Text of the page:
Manatee County is blessed with literally hundreds of men and women who lead flocks of many different faiths.
But the Rev. Eugene “Gene” Maddox, 63, who is pastor of both Manatee United Methodist Church and Oneco United Methodist Church, seems different.
Maybe it’s the way he talks. He’s so plain. He’s so self-effacing.
For instance, last Tuesday he said: “Our services seek to be guest-friendly. We don’t care how you dress. We don’t even care how you smell. Jesus took me when I was a mess, and we love messes to come in. Jesus loves messes. In some cases, I am still a mess. So, everyone is invited. Jesus wants everyone. We want everyone.”
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When a person is hurting, the temptation is to close their heart off. I will encourage them to open their hearts to a God who loves them and who is with them in their pain.
The Rev. Eugene Maddox of Manatee United Methodist Church speaking of the Blue Christmas Service
With the exaltation of Christmas approaching, the truth is that there are people out there who are a mess, Maddox said.
Maybe they have lost a spouse this year. Maybe they have lost a child. Maybe they have lost their home. Maybe they have lost their job.
Whatever is making them blue, they are dreading everyone else’s Christmas spirit, Maddox added.
The pastor says he can help.
There won’t be chit chat and cookies after like we normally have. The sanctuary will be left open for prayer. People can come and talk to Pastor Maddox.
Kathy Cooke, assistant to the pastor at Manatee United Methodist Church
At 7 p.m. on Thursday, Dec. 21, at Manatee United Methodist Church, 315 15th St. E., Bradenton, Maddox will lead the church’s unique, open to the public annual Blue Christmas Service.
Blue Christmas is a 45-minute service in the church’s lovely sanctuary, which is filled with stained glass. There won’t be preaching. It will be a time for meditation. Maddox will talk about Christmas but not in the traditional way. He will tell the crowd, which usually is small, that the original Christmas was also a mess of uncertainty, just like they are experiencing this year.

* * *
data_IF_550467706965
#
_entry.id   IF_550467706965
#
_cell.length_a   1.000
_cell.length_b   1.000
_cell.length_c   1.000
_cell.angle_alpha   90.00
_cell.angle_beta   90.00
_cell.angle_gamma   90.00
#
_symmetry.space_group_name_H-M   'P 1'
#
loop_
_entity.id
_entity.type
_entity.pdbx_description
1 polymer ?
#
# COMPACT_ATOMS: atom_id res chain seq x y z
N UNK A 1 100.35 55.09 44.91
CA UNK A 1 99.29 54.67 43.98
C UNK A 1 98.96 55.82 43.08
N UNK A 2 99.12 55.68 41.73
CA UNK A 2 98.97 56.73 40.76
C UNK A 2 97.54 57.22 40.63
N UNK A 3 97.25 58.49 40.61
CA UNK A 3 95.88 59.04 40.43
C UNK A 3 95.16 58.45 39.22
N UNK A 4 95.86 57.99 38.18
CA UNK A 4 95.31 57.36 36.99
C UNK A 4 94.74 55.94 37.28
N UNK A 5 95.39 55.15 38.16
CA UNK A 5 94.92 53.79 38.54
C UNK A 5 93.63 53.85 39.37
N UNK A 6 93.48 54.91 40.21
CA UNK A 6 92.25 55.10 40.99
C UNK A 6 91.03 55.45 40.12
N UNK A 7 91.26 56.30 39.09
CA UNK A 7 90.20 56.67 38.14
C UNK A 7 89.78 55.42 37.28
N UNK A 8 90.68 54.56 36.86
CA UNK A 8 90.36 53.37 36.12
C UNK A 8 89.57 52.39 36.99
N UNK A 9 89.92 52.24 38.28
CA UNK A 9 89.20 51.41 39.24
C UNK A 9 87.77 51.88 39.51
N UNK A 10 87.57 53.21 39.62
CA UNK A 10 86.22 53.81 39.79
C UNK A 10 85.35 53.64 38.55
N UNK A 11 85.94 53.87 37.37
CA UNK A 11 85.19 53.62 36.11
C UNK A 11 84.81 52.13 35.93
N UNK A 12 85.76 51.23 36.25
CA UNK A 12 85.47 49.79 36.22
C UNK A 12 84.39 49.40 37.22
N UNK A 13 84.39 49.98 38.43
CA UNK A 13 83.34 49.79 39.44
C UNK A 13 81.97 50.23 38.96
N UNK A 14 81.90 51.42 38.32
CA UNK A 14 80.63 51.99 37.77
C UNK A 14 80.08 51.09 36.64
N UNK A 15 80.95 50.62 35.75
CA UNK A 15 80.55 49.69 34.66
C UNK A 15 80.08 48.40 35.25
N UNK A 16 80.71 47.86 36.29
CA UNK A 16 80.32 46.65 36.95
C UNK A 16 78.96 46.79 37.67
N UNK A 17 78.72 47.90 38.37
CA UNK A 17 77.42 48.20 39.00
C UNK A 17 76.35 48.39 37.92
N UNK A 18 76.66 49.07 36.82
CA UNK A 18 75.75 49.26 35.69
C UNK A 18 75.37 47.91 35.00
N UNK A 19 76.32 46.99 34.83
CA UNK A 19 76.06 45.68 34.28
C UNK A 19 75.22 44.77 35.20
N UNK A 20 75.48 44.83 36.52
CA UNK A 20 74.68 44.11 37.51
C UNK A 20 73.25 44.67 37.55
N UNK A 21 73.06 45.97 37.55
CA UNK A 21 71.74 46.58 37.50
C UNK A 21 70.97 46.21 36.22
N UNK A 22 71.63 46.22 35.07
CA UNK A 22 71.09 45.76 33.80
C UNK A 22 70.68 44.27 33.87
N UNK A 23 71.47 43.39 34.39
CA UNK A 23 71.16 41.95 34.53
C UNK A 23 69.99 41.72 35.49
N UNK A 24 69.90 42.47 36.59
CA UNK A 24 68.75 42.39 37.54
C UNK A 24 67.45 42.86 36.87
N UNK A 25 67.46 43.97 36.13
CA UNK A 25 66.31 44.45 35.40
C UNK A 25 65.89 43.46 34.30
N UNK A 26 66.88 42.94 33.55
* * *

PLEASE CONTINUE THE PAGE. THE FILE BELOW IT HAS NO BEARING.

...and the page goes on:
“That first Christmas didn’t happen in a mall,” Maddox said he will tell them. “It was a very difficult time, just like you are going through now. Mary and Joseph had to make that long trek from Nazareth to Bethlehem and had no reservation at the inn. In fact, when they got there, there was no room at all for them. That was not easy to hear. Just imagine. That Christmas was not well organized, just like your life now. That Christmas was not well planned, like what you are going through now. But that Christmas was about God. And God is also interested in what you are going through right now.”
After that story, the crowd will sing a Christian hymn that, in Maddox’s view, perfectly explains to those who are in pain that God wants to love away their pain.
The hymn is “In This Very Room.”
The hymn goes: “In this very room there’s quite enough love for one like me. And in this very room there’s quite enough joy for one like me. And there’s quite enough hope and quite enough power to chase away any gloom.”
“God is in the room,” replied Kathy Cooke, the assistant to the pastor for the last 12 years at Manatee United Methodist Church when asked what is in the room. “It’s a hymn that talks about love.”
“When a person is hurting, the temptation is to close their heart off,” Maddox said. “I will encourage them to open their hearts to a God who loves them and who is with them in their pain.”
Soon after the hymn is sung by everyone, the service will end.
“There won’t be chit-chat and cookies after like we normally have,” Cooke said. “ The sanctuary will be left open for prayer. People can come and talk to Pastor Maddox.”
Although it may be odd to experience a church for the first time during its Blue Christmas service, Cooke thinks it’s the perfect time to experience this church, which, by the way, is 168 years old, making it not only Manatee’s oldest church but the oldest church south of Tampa.
“This is where Pastor Maddox really shines,” Cooke said of Blue Christmas.